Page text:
Posts Tagged ‘pet surgery’

Answer: When it needs to be surgically removed from your pet.

These pennies can add up to hundreds of dollars - in emergency vet bills.

These pennies can add up to hundreds of dollars – in emergency vet bills.

As a pet owner, you may already be aware of the hazards of lead poisoning in pets. But did you know that zinc is toxic, also?

Where would my pet find zinc?  Items containing or made from zinc include metal travel cages, plumbing nuts, hardware nuts, zinc oxide ointment, game board pieces, and pennies minted after 1982.

What are the signs of zinc toxicity in a pet?  Look for vomiting, diarrhea, loss of appetite, jaundice (yellowing of the skin and membranes), blood in the urine, and pale mucous membranes.     

How is zinc toxicity treated?  Xrays can determine the presence and location of swallowed objects, while blood and urine tests can determine the extent of injury. Removal of the objects may require endoscopy or surgery. Removal of the zinc object is necessary for recovery. Some pets will need a blood transfusion, as well. The veterinarian will determine which type of supportive care is necessary, depending on the organs affected.

What happens after that?  The veterinarian will monitor your pet’s response to treatment, especially within the first 72 hours.

Is zinc toxicity really considered an emergency?  Yes. Unless the pet receives treatment soon after ingesting the zinc object, it may suffer organ failure and a heart attack. Known or suspected zinc ingestion cases will always be sent to the local emergency hospital.

This article originally posted February 1, 2011.

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FUNNY ANSWER:  No; let your vet do it.

SERIOUS ANSWER:    If you own a female dog or cat, you will be faced with the question of whether or not to spay your pet. Many animal shelters make that decision for the prospective owners, as they often will not adopt out an intact pet. Cats that come in and out of heat every few weeks, yowling, rolling, and trying to escape outdoors, are typically spayed in a hurry, so the owner can relax. 

But female dogs can be quiet about estrus*, perhaps not shedding much blood or making a nuisance of themselves. Male dogs jumping the fence in search of a mate may be the worst part of the problem. Still, pet owners wonder whether the risk of spay surgery is acceptable. Spaying – at least for now – is still an elective, rather than a legal mandate, in most places. 

[*Italicized words are defined in the glossary at the end of this article.]

For the purposes of this post, we will consider as a “spay” an ovariohysterectomy, in which the uterus and ovaries are removed. Another type of spay surgery is the ovariectomy, in which only the ovaries are removed.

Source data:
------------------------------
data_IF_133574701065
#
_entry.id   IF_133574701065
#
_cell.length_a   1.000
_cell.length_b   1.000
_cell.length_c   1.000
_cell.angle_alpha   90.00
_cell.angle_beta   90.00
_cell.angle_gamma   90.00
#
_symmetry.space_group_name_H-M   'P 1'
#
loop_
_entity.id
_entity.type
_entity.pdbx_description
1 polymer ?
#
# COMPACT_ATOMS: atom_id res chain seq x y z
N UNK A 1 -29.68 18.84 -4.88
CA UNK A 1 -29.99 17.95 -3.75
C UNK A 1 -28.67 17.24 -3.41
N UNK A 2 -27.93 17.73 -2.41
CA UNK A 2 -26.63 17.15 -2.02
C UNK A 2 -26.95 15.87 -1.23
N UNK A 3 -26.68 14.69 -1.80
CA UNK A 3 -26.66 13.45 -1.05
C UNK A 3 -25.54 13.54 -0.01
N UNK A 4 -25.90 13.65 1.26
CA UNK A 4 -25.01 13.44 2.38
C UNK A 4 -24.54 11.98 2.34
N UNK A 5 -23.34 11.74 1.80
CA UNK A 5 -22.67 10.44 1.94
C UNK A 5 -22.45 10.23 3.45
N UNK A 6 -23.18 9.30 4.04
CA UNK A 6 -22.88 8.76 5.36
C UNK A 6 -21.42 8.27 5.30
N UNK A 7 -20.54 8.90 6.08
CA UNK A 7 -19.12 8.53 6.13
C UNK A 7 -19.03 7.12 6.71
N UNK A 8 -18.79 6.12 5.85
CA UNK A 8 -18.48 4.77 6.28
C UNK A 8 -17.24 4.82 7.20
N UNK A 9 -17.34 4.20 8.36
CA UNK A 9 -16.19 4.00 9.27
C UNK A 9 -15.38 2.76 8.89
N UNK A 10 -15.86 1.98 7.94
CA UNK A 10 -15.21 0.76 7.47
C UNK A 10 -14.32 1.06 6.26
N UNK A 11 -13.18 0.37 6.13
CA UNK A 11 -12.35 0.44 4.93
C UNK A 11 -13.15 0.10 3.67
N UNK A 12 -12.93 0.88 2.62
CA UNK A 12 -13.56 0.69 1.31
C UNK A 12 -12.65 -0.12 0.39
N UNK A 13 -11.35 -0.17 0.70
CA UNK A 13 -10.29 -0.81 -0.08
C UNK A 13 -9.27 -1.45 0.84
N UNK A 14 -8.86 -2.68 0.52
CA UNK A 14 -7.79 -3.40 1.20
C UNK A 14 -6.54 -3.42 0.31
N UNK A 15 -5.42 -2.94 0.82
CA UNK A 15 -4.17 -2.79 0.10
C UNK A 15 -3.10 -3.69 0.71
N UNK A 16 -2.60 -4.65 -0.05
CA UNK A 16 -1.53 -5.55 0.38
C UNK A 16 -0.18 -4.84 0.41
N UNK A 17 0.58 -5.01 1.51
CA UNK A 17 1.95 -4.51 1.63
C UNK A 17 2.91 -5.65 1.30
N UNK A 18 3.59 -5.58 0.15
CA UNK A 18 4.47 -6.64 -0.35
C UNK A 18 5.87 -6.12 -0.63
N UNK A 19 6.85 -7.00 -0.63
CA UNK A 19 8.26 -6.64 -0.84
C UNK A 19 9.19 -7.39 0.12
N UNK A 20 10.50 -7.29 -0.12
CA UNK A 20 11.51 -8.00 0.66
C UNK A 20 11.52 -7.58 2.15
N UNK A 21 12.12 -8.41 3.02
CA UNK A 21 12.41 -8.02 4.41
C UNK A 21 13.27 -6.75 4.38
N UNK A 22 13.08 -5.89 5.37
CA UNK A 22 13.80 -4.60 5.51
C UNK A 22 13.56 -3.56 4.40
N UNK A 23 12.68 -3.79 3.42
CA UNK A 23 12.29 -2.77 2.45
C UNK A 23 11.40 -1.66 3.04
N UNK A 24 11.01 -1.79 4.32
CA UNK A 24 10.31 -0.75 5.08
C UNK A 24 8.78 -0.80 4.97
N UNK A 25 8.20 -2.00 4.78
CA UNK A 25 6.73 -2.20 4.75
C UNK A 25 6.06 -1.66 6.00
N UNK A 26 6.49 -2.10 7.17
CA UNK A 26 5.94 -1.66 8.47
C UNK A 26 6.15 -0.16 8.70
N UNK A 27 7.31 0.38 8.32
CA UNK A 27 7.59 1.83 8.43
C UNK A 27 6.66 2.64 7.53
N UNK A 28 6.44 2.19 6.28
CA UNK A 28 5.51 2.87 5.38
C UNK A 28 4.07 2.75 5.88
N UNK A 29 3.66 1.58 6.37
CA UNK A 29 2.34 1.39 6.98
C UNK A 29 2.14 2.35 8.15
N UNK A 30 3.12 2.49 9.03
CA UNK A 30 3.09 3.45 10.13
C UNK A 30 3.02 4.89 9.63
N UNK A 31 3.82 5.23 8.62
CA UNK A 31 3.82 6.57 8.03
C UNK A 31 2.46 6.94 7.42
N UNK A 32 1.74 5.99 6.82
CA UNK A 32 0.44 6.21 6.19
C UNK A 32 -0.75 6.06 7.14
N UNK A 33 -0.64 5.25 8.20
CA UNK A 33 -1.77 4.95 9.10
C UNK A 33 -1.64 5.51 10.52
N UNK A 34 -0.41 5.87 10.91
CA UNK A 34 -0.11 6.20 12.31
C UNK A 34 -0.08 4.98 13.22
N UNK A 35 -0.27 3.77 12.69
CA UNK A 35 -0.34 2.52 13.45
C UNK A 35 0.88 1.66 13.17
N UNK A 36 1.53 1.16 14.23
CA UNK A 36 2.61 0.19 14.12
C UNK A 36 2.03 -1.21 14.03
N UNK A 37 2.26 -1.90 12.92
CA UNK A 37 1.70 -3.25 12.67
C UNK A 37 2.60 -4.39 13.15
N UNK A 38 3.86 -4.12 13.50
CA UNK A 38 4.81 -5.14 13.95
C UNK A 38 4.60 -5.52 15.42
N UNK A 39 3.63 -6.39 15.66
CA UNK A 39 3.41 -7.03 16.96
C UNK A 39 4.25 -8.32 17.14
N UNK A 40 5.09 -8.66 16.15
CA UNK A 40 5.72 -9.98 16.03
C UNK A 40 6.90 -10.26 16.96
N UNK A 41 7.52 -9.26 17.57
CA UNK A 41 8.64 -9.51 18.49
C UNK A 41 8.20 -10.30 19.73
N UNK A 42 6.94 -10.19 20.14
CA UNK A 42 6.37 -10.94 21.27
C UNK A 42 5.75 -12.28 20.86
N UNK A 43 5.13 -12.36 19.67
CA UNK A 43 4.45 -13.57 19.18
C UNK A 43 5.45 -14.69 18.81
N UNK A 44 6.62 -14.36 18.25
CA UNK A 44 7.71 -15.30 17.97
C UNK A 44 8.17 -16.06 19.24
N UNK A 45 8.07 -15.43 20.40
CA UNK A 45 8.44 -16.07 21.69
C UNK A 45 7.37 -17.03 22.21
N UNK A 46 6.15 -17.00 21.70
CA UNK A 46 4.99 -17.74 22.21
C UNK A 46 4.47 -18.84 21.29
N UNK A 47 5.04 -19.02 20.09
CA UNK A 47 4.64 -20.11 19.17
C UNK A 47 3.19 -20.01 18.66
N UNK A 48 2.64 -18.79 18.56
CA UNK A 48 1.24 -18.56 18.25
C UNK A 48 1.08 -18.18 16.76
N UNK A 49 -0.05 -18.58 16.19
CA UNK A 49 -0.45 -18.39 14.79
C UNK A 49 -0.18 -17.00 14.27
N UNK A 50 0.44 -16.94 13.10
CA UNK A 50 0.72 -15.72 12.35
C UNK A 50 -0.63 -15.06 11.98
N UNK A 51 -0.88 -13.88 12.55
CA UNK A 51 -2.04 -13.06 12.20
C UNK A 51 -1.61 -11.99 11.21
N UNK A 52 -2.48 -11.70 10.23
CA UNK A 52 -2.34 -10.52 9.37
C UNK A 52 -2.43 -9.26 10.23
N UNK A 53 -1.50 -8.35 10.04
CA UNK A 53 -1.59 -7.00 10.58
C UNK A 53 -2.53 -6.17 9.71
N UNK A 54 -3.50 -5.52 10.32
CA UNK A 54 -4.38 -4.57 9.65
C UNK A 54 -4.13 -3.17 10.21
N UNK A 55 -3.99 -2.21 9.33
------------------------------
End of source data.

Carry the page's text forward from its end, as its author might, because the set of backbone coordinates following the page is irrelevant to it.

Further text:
What are the benefits of spaying?

  • Reduced risk of mammary cancer
  • Eliminated risk of uterine and ovarian tumors
  • Eliminated risk of uterine infection (pyometra)
  • Eliminated risk of unwanted litters
  • Financial incentive, i.e. greatly discounted rate for city license fees 
  • Fewer unwanted “suitors” coming to call

Focus on pyometra
 is a preventable disease, in that it can be prevented through spay surgery. Intact (non-spayed) females are at risk for pyometra, which often presents 1-2 months after estrus (or “heat”). Elevated hormone levels can lead to greater than normal secretions in the uterus, providing a breeding ground for bacteria.

Affected dogs may have an “open” pyometra, in which pus, mucus, and blood may be seen draining from the vulva. In a “closed” infection, the accumulated pus does not drain, and the pet may show more severe signs of illness. In either case, look for lethargyanorexia, depression, excessive thirst. Pets with ”closed” infections may exhibit vomiting and diarrhea, shock, and collapse. Interestingly, fever is not always present.

In most cases, spay surgery is the preferred remedy for pyometra. Due to the illness, the risks of surgery are elevated. To wit: the infected organ must be removed from the body without introducing its contents to the body cavity. Adding to the risk is the pet’s poor general health as a result of the infection. For these reasons, prevention through early spay surgery is recommended.

Normal canine uterus.  Photo by Jennifer Miele

Normal canine uterus. Photo by Jennifer Miele

Normal canine uterus. Photo by Jennifer Miele

Normal canine uterus. Photo by Jennifer Miele

Infected canine uterus (pyometra).  Notice the sausage-like appearance.  Photo by Jennifer Miele

Infected canine uterus (pyometra). Notice the sausage-like appearance. Photo by Jennifer Miele




  • anorexia – loss of appetite
  • estrus – the portion of the reproductive cycle in which female animals will accept a mate; “heat”
  • intact – not spayed or castrated
  • lethargy – tiredness, reluctance to move or engage in normal activity
  • ovariohysterectomy – surgical removal of the ovaries and uterus; “spay” surgery
  • pyometra – infection of the uterus
  • vulva – the external female genitals

Saunders Manual of Small Animal Practice (Birchard, Sherding)
Saunders Comprehensive Veterinary Dictionary (Blood, Studdert)

This article was originally posted on January 30, 2012.

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